Innovation Performance in Brazil – What is Missing? From the Perspective of Micro and Small Technology-Based Firms

Paulo Melo, Bill O’ Gorman, Arnoldo José de Hoyos Guevara, Renata Martins Corrêa, Danilo S. G. Valentim


The present paper approaches one of the most important themes in the business and economic areas since the second half of the 20th century: innovation; in particular for developing countries such as Brazil. For these countries, competitiveness is directly linked to the ability to foster and sustain a higher level of firms´ innovativeness. In Brazil, despite the overall economic and innovation conditions such as the presence of relevant innovation agents (i.e. universities, government, research centres and investors) and access to financing mechanisms as well as public policies which facilitated innovation initiatives have apparently been improved, innovation rates does not take off. So, considering this context, the present paper tried to examine what problems were hampering or inhibiting the improvement and increasing of the level of country´s innovativeness from the perspective of micro and small technology-based firms. The findings showed that there are still some problems such as lack of government support, funds and financing mechanisms as well as high costs of innovation and organizational resistances which play an important role pushing firms not to innovate.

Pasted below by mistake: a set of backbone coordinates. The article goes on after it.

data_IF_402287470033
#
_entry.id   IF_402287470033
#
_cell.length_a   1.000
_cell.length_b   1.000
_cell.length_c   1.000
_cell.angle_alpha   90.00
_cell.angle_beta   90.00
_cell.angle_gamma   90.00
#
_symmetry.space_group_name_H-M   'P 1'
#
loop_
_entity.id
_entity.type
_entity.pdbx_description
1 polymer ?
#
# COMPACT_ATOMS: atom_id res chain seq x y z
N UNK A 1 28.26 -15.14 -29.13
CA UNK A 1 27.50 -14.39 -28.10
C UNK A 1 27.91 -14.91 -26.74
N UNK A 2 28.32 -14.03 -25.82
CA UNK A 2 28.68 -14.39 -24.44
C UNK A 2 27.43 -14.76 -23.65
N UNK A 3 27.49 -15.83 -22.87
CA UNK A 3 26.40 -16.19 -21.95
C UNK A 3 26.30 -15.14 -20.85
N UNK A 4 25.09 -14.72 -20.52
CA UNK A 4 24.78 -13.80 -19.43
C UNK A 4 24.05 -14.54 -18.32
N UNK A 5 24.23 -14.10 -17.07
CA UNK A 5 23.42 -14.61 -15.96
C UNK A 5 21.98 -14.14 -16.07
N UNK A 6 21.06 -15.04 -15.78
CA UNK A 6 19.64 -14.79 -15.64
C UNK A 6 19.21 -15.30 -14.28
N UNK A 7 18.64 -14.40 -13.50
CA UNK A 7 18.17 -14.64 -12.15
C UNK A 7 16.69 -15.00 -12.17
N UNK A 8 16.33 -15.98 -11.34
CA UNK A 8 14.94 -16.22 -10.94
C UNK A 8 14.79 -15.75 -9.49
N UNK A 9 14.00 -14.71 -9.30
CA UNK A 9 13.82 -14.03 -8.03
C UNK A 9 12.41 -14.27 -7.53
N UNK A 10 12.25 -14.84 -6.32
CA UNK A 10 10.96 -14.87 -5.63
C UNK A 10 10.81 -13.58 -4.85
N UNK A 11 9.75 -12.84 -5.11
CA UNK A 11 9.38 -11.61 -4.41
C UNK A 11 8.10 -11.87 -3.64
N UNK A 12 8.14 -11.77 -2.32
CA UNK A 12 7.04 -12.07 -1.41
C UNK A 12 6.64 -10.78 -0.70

innovation; competitiveness; micro and small technology-based firms and interactions; developing countries.

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